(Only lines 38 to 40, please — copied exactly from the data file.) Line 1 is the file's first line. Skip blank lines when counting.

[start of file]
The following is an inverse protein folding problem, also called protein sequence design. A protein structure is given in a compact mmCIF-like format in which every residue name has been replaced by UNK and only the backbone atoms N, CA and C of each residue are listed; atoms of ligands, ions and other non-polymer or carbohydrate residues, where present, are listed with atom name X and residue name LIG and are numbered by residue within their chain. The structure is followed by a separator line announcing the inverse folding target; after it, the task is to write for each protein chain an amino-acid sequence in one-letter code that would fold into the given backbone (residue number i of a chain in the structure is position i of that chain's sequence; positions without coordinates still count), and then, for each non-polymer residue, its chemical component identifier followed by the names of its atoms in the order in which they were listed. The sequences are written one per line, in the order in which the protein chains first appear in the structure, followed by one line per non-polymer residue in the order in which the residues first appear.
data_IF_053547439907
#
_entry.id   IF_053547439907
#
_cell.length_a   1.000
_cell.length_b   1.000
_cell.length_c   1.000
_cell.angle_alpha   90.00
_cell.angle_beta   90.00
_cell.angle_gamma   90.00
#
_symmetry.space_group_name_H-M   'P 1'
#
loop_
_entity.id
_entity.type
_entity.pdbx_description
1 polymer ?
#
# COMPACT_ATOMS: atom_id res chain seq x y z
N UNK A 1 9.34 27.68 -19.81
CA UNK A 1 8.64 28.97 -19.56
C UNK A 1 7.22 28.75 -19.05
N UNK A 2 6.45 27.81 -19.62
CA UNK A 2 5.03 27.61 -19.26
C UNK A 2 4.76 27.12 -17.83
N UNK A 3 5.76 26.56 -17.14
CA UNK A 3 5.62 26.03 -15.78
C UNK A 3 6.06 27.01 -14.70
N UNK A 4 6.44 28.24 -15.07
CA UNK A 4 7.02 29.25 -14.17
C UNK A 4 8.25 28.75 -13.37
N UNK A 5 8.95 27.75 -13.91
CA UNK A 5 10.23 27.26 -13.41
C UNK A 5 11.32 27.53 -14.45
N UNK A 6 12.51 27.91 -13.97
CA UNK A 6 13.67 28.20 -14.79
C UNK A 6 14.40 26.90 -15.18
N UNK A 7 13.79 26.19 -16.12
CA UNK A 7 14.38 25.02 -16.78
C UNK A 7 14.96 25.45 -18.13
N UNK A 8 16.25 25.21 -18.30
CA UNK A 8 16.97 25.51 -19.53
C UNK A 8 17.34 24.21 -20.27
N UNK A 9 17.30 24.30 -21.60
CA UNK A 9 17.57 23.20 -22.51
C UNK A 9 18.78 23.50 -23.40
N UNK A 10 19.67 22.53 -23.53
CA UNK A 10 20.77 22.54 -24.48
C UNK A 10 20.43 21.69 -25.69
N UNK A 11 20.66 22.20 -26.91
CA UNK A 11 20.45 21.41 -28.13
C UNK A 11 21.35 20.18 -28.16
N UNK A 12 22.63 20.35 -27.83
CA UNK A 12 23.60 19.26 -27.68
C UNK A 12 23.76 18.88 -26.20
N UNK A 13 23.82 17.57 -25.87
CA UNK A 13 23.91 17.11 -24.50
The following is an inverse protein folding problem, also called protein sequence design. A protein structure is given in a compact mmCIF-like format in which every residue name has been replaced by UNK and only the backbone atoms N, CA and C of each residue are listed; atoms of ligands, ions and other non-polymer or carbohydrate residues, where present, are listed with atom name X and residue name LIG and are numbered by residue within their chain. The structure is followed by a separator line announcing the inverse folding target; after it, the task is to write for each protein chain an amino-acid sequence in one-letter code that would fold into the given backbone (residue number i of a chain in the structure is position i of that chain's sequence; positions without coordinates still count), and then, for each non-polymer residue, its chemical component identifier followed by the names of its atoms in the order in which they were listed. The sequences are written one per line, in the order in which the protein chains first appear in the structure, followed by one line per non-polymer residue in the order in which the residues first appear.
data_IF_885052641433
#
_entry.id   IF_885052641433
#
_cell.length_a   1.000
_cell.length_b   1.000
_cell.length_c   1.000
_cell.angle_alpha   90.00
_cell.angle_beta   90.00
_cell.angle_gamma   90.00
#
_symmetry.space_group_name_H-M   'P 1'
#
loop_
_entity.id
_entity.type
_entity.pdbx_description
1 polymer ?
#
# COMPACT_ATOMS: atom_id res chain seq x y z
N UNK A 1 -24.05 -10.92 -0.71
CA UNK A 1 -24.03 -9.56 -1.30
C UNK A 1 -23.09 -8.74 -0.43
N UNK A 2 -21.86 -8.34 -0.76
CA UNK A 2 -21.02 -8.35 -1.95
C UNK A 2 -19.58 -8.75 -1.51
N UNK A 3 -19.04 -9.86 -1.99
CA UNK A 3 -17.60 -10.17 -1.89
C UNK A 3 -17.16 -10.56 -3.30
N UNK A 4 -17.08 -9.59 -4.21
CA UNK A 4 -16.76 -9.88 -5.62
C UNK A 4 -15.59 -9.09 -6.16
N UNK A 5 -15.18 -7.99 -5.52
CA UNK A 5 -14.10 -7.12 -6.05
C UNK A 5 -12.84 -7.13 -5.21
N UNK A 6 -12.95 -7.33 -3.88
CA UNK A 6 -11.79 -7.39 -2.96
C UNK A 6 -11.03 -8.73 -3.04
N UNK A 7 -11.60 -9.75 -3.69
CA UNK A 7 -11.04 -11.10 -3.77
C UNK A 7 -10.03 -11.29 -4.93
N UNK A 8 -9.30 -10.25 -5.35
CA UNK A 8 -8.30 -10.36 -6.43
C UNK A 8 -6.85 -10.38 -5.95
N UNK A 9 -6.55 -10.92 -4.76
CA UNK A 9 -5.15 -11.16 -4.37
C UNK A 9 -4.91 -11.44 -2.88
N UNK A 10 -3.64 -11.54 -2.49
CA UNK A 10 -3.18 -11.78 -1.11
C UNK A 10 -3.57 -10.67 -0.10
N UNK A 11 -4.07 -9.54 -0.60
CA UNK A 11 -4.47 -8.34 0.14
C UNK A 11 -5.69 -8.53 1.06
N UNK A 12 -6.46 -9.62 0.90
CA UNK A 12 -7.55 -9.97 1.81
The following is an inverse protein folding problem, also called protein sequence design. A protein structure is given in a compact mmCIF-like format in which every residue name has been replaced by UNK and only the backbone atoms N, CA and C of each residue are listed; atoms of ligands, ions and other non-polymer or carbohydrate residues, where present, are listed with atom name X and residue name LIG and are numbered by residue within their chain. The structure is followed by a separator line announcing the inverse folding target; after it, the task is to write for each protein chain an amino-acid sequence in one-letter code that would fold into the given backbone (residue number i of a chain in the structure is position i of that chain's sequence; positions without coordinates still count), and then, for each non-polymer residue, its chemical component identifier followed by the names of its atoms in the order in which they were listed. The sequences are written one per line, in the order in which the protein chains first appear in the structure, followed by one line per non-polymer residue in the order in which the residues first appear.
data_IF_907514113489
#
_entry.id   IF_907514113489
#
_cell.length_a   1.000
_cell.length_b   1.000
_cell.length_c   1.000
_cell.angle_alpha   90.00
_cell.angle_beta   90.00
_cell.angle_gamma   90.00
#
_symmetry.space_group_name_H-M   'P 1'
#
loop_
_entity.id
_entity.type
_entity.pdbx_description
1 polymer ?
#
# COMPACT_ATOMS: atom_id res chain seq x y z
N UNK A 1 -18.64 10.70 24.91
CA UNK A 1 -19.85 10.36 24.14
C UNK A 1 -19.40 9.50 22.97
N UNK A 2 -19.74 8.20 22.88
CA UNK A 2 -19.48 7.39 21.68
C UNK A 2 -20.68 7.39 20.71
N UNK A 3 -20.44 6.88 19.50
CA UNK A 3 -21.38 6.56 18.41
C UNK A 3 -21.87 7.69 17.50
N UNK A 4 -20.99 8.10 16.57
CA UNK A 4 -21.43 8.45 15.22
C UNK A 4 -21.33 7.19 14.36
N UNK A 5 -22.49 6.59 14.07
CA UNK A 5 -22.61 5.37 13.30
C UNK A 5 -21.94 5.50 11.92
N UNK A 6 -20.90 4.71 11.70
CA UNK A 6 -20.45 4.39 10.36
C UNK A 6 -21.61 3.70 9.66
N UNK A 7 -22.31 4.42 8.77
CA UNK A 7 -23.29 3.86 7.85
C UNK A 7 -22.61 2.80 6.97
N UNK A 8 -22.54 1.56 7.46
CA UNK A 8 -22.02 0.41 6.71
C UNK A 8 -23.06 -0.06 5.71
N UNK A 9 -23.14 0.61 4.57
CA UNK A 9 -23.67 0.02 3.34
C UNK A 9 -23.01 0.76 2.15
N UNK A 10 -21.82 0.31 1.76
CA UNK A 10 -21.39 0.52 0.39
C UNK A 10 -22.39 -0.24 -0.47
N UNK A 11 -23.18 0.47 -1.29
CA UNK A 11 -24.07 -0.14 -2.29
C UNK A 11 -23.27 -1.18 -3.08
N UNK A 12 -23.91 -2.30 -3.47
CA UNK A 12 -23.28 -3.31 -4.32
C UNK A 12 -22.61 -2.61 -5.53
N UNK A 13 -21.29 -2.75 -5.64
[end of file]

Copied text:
CA UNK A 6 13.67 28.20 -14.79
C UNK A 6 14.40 26.90 -15.18
N UNK A 7 13.79 26.19 -16.12